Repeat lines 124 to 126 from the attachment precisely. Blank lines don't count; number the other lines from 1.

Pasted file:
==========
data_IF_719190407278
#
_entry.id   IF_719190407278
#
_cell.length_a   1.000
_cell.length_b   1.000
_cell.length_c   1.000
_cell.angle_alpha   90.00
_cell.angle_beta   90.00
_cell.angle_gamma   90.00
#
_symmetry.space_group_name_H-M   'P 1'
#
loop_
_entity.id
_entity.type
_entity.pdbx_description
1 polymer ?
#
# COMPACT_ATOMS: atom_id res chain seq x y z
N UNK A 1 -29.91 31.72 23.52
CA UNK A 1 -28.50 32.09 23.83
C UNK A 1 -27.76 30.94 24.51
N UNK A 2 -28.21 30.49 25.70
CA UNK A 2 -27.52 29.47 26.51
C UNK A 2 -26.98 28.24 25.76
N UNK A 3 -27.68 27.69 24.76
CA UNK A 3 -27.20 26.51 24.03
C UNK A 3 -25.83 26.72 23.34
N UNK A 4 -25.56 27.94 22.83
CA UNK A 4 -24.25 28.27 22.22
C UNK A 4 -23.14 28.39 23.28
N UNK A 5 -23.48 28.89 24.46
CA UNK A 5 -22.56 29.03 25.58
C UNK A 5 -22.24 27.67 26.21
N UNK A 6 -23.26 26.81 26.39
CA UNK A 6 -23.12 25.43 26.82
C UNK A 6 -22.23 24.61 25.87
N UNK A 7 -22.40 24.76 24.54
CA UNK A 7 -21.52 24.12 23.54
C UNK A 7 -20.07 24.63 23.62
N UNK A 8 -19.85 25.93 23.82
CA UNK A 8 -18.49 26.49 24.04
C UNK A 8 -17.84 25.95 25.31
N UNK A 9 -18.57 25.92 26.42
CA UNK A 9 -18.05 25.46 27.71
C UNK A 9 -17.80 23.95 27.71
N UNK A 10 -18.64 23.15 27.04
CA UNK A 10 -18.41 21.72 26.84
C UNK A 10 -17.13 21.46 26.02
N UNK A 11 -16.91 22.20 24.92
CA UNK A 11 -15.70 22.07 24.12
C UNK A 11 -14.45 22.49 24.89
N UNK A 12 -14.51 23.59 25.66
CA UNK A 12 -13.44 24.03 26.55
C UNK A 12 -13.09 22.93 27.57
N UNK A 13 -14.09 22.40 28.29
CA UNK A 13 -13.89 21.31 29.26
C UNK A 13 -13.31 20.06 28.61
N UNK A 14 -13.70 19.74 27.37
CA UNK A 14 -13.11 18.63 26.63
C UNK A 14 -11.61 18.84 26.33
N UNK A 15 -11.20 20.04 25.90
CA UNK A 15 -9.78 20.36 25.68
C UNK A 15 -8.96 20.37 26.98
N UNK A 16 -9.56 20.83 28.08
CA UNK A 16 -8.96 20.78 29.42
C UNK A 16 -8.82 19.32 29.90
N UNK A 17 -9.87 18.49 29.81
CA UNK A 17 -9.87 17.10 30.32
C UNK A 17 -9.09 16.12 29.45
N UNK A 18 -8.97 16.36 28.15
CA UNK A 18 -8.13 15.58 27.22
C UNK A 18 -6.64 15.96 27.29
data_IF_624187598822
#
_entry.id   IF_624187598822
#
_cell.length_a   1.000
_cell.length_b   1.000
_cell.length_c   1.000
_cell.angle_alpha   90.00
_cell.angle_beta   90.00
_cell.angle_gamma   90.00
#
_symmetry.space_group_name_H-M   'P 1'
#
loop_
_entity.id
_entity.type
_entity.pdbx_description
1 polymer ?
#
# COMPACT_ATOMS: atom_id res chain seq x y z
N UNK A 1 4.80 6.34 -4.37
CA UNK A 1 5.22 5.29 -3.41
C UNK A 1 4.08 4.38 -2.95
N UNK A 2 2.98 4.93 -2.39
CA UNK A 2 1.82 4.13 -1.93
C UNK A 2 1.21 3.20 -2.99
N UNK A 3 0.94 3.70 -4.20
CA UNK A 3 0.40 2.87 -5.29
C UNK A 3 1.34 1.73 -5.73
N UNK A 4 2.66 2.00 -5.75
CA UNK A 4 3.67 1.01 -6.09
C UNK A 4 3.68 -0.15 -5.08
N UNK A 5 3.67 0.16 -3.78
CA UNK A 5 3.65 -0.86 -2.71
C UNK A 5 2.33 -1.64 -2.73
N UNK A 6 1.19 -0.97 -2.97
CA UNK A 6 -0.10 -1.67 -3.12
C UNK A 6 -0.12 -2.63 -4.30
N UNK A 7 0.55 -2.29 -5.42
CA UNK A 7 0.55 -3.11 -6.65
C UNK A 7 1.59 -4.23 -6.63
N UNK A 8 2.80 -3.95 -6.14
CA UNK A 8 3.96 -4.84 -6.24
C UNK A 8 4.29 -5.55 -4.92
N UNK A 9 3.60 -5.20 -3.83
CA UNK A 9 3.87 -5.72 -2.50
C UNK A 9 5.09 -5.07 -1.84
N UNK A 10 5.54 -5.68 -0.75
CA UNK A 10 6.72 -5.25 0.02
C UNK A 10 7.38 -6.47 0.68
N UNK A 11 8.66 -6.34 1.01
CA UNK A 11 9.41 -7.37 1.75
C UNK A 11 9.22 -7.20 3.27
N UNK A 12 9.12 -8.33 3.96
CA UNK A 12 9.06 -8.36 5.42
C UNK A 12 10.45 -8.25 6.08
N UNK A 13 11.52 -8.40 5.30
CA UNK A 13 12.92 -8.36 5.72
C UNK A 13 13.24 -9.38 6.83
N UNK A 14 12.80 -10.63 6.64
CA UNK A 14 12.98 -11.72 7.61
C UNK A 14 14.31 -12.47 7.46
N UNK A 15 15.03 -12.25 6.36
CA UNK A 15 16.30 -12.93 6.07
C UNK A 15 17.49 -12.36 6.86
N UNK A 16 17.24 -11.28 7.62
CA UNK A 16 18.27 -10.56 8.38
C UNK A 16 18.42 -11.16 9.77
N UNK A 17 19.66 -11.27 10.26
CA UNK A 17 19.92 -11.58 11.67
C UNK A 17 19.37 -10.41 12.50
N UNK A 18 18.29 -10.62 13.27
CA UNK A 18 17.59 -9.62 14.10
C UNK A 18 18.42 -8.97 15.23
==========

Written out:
C UNK A 10 7.38 -6.47 0.68
N UNK A 11 8.66 -6.34 1.01
CA UNK A 11 9.41 -7.37 1.75